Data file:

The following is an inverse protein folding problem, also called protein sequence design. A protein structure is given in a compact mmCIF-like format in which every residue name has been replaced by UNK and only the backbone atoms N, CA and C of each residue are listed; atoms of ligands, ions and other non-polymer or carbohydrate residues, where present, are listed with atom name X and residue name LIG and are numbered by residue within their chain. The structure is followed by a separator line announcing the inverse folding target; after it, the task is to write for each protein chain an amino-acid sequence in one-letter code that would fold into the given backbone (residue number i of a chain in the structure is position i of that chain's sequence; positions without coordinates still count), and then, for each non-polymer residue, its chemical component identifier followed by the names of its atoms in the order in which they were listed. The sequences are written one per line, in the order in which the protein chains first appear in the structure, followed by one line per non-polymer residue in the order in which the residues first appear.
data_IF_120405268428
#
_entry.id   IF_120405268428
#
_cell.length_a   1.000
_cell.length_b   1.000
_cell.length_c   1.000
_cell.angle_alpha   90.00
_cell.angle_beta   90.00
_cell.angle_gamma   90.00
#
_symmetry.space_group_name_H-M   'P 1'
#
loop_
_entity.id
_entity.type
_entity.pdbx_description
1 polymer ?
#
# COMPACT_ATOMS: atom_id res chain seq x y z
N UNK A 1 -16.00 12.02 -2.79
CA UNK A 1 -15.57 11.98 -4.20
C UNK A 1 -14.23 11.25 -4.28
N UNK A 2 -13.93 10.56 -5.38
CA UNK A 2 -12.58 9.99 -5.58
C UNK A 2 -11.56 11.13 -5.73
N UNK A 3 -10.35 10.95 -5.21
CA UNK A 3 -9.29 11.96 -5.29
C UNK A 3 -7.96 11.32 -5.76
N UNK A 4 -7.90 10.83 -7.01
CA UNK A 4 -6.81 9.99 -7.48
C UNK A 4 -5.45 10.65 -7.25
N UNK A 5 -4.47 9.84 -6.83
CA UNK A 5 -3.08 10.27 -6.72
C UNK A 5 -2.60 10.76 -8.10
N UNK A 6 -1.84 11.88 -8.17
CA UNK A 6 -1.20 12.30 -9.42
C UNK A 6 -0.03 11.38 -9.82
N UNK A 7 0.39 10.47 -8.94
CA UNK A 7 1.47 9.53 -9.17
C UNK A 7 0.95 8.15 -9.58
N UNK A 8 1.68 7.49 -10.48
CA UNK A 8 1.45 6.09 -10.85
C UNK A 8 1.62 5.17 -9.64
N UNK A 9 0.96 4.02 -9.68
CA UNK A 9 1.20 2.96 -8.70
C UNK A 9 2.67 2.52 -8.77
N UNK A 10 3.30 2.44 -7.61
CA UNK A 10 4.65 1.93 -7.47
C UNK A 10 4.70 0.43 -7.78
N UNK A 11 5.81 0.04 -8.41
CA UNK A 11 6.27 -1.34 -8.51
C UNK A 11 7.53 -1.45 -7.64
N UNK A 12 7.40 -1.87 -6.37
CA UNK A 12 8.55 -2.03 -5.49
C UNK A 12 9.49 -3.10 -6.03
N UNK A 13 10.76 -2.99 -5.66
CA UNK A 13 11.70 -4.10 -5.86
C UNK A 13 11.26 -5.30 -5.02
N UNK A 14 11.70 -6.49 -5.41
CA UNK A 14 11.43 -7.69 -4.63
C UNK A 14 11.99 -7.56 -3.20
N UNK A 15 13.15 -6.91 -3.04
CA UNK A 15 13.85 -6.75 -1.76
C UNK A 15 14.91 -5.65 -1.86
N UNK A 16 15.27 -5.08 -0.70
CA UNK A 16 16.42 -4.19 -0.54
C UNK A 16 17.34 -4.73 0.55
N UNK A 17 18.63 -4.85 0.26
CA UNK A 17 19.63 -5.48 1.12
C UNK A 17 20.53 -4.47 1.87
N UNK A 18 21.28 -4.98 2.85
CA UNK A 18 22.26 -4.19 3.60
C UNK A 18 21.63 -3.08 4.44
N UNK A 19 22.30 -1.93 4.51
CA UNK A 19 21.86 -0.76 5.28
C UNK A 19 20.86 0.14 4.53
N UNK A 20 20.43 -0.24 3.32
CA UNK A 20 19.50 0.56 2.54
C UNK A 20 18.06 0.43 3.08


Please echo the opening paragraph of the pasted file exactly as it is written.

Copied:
The following is an inverse protein folding problem, also called protein sequence design. A protein structure is given in a compact mmCIF-like format in which every residue name has been replaced by UNK and only the backbone atoms N, CA and C of each residue are listed; atoms of ligands, ions and other non-polymer or carbohydrate residues, where present, are listed with atom name X and residue name LIG and are numbered by residue within their chain. The structure is followed by a separator line announcing the inverse folding target; after it, the task is to write for each protein chain an amino-acid sequence in one-letter code that would fold into the given backbone (residue number i of a chain in the structure is position i of that chain's sequence; positions without coordinates still count), and then, for each non-polymer residue, its chemical component identifier followed by the names of its atoms in the order in which they were listed. The sequences are written one per line, in the order in which the protein chains first appear in the structure, followed by one line per non-polymer residue in the order in which the residues first appear.